The late Stephen Jay Gould was a man of strong opinions--and not just about evolutionary theory and paleontology, the subjects of fine books of his such as Ever Since Darwin and Wonderful Life. Just get him going on baseball, as readers of his long-running monthly column in Natural History magazine will remember, and sparks would fly.
Baseball, Gould writes in this collection of diverse essays and reviews, is an intellectuals game, but only accidentally so; plenty of smart folks like other sports. In his case, though, baseball was the game to follow, for he grew up in the New York of the 1950s, when the city had "the three greatest teams in major league baseball." Two of those teams later moved far away, but Gould nursed his passion into adulthood, all the while acquiring plenty of ammunition for sophisticated arguments about every facet of the game. In these pages, for instance, he weighs in on such eminently arguable matters as the greatest player the sport has known (Ty Cobb, maybe), the greatest single game ever played (game six of the 1975 World Series), why it is that no one hits .400 these days (its a matter of statistics, but so much more too), and whether the current system of postseason playoffs is a good thing (no).
The sport has had few more learned and literate fans than Gould, who brings his best to these pieces. Celebrating triumphs and mourning tragedies on and off the diamond, this book makes just the right companion for the new season, and for the seasons to come. --Gregory McNamee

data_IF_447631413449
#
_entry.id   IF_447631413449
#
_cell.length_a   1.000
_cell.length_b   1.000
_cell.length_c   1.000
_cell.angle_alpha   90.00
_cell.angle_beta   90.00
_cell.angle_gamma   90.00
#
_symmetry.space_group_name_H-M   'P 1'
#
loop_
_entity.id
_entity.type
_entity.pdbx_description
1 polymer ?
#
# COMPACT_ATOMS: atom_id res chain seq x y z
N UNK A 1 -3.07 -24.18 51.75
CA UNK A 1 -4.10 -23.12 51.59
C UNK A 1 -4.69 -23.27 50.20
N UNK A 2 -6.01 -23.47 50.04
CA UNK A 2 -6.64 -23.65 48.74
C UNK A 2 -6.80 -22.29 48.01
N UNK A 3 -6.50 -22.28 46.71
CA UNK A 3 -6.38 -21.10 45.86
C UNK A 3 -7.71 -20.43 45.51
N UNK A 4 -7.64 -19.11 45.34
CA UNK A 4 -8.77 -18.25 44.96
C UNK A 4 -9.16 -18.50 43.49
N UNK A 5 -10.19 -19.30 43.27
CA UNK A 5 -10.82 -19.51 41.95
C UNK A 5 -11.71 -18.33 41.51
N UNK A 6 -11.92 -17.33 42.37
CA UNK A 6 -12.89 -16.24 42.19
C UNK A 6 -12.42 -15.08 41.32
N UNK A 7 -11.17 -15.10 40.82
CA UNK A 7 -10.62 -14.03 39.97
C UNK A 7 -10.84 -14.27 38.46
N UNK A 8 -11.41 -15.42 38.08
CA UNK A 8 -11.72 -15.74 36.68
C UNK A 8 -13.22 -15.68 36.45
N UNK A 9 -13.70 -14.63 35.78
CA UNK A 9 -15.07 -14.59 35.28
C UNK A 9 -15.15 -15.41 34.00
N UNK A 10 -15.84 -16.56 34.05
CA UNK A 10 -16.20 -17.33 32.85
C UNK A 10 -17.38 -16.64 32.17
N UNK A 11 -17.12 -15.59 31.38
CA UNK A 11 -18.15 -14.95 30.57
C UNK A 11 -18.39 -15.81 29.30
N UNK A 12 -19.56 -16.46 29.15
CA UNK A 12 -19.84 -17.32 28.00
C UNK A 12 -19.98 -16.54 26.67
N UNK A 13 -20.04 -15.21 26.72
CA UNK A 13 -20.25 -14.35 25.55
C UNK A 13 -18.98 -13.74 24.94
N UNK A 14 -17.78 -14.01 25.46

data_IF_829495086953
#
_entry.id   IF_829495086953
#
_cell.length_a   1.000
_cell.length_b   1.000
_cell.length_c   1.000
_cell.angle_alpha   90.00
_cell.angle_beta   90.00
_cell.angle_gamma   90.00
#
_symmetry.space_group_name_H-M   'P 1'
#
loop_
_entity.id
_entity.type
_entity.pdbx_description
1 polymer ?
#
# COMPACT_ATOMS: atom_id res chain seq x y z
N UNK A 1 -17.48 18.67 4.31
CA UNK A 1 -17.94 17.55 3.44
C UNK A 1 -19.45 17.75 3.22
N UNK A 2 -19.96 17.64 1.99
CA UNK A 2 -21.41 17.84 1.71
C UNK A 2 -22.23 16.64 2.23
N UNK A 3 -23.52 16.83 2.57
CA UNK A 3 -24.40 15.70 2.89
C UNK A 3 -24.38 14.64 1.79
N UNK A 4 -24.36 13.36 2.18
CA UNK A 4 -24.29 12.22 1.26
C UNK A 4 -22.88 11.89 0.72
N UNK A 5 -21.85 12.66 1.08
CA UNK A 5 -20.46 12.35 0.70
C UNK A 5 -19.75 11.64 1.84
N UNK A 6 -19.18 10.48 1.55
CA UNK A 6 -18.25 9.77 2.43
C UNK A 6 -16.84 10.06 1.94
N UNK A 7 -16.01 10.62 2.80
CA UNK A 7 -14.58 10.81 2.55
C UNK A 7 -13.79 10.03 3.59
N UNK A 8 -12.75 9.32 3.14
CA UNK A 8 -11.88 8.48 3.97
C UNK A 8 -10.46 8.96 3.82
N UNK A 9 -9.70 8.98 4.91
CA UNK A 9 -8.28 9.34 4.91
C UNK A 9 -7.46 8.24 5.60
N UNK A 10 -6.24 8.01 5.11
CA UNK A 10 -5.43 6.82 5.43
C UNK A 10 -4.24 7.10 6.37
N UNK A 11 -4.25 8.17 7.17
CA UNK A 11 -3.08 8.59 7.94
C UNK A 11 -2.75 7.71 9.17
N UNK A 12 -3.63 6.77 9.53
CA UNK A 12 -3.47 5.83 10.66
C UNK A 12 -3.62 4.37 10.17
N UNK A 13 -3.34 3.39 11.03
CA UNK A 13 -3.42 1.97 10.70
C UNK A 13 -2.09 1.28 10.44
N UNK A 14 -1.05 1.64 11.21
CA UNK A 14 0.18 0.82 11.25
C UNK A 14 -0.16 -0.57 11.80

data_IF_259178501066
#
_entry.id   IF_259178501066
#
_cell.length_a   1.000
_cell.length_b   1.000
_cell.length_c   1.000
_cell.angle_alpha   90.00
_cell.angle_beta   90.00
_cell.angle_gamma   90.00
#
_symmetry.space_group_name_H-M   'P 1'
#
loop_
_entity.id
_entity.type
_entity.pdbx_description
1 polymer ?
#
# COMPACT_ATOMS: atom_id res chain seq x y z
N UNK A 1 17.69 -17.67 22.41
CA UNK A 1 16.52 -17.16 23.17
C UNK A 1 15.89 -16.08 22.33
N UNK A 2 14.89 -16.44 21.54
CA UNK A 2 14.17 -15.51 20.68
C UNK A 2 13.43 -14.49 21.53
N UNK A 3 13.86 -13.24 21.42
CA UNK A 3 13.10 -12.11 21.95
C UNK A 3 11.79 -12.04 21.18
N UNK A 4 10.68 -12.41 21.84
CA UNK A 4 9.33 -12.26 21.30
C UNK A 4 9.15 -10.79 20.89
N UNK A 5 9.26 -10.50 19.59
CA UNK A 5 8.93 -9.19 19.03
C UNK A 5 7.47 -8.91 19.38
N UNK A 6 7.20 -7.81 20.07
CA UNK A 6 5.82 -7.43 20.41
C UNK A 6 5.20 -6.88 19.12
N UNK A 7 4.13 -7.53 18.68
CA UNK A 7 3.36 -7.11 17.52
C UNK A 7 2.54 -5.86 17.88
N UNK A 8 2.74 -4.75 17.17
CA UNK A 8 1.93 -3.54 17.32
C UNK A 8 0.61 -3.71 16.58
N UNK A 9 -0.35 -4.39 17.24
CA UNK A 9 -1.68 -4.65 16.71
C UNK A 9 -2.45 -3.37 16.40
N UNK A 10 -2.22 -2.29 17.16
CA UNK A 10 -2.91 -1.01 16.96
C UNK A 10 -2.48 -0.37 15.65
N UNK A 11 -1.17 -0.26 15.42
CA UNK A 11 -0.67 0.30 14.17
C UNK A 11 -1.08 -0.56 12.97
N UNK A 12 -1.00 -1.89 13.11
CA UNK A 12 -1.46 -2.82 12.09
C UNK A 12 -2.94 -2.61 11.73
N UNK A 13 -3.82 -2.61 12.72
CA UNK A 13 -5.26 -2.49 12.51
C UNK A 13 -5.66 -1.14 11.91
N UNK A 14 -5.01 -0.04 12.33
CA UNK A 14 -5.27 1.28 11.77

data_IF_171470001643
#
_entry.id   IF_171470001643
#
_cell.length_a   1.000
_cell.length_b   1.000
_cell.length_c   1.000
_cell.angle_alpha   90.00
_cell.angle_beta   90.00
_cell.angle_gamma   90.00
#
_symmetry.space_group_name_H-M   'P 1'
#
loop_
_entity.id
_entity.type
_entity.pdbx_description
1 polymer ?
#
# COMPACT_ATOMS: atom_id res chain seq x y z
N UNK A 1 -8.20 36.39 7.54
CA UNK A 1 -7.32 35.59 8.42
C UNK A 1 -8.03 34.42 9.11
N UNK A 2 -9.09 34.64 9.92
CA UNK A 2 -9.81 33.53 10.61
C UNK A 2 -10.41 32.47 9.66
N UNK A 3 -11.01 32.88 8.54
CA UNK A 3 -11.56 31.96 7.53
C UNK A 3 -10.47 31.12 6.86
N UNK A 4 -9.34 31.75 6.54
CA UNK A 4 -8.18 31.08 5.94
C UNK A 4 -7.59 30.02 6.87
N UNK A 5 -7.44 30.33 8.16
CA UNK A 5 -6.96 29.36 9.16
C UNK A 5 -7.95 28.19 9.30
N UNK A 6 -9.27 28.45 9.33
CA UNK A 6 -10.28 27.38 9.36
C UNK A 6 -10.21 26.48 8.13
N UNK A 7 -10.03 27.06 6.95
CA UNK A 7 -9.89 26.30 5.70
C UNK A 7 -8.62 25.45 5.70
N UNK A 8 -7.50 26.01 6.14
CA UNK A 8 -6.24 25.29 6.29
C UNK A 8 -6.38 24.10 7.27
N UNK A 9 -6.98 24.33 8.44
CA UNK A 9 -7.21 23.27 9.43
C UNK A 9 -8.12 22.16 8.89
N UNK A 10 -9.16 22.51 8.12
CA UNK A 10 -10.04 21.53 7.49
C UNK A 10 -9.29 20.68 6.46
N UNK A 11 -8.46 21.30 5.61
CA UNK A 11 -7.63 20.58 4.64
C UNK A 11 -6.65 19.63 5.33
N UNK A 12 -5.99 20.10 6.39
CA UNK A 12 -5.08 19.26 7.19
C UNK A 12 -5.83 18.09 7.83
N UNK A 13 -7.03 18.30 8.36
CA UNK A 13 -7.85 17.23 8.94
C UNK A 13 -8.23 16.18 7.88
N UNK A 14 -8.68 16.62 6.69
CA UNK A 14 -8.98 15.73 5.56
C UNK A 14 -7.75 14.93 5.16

From Publishers Weekly
This collection by the famed paleontologist and evolutionary biologist (who died in 2002) of what he modestly called his "baseball scribblings" displays the skill that made Gould a renowned explicator and a beloved popularizer of science. Gould's central claim, "although I may be an academic by trade, I write primarily as a fan," is given biographical background in a wonderful introductory essay on the set of "accidents" in his personal life that led to his lifelong affection for baseball, as well as how "a dedication to a distinctively American sport" provided "the major tactic for assimilation" in the 1940s and 1950s for young Jewish men like Gould. The other essays are grouped into four areas. "Reflections and Experience" includes another great new essay on the glory of New York stickball, and a few looks at the ignominious inability of the Boston Red Sox to win the World Series. "Heroes Large, Small, and Fallen" features long profiles of Mickey Mantle and the obscure but legendary William "Dummy" Hoy, a skillful and savvy early ball player who was also deaf. "Nature, History, and Statistic as Meaning" showcases Gould's amazing and detailed proof that New York Yankees slugger Joe DiMaggio's 56-game hitting streak in 1941 "was, statistically, the most unusual and unexpected great event in the history of baseball." His chapter "Criticism" focuses on books that reveal to Gould the sport's "joys and lamentations." Overall, this is a glorious testament to Gould's remarkable insights and passionate writing.
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